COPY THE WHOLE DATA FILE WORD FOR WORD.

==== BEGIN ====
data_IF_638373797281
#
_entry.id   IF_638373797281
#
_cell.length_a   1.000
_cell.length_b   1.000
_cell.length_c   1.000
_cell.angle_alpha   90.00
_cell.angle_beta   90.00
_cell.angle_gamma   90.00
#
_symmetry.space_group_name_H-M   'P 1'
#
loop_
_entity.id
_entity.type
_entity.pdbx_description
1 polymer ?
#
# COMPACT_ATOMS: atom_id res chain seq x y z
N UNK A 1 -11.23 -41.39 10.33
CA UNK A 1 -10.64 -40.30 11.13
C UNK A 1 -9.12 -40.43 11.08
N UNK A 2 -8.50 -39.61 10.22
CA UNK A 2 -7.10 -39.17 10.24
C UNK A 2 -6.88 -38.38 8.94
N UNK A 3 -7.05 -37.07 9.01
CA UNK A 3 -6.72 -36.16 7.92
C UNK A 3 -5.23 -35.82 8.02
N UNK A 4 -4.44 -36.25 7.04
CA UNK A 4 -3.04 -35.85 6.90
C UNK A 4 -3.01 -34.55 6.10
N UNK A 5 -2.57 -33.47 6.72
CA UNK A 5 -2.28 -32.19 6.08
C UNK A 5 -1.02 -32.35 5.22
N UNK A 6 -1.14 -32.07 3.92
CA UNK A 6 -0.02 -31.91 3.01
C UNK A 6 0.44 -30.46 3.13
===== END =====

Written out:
data_IF_638373797281
#
_entry.id   IF_638373797281
#
_cell.length_a   1.000
_cell.length_b   1.000
_cell.length_c   1.000
_cell.angle_alpha   90.00
_cell.angle_beta   90.00
_cell.angle_gamma   90.00
#
_symmetry.space_group_name_H-M   'P 1'
#
loop_
_entity.id
_entity.type
_entity.pdbx_description
1 polymer ?
#
# COMPACT_ATOMS: atom_id res chain seq x y z
N UNK A 1 -11.23 -41.39 10.33
CA UNK A 1 -10.64 -40.30 11.13
C UNK A 1 -9.12 -40.43 11.08
N UNK A 2 -8.50 -39.61 10.22
CA UNK A 2 -7.10 -39.17 10.24
C UNK A 2 -6.88 -38.38 8.94
N UNK A 3 -7.05 -37.07 9.01
CA UNK A 3 -6.72 -36.16 7.92
C UNK A 3 -5.23 -35.82 8.02
N UNK A 4 -4.44 -36.25 7.04
CA UNK A 4 -3.04 -35.85 6.90
C UNK A 4 -3.01 -34.55 6.10
N UNK A 5 -2.57 -33.47 6.72
CA UNK A 5 -2.28 -32.19 6.08
C UNK A 5 -1.02 -32.35 5.22
N UNK A 6 -1.14 -32.07 3.92
CA UNK A 6 -0.02 -31.91 3.01
C UNK A 6 0.44 -30.46 3.13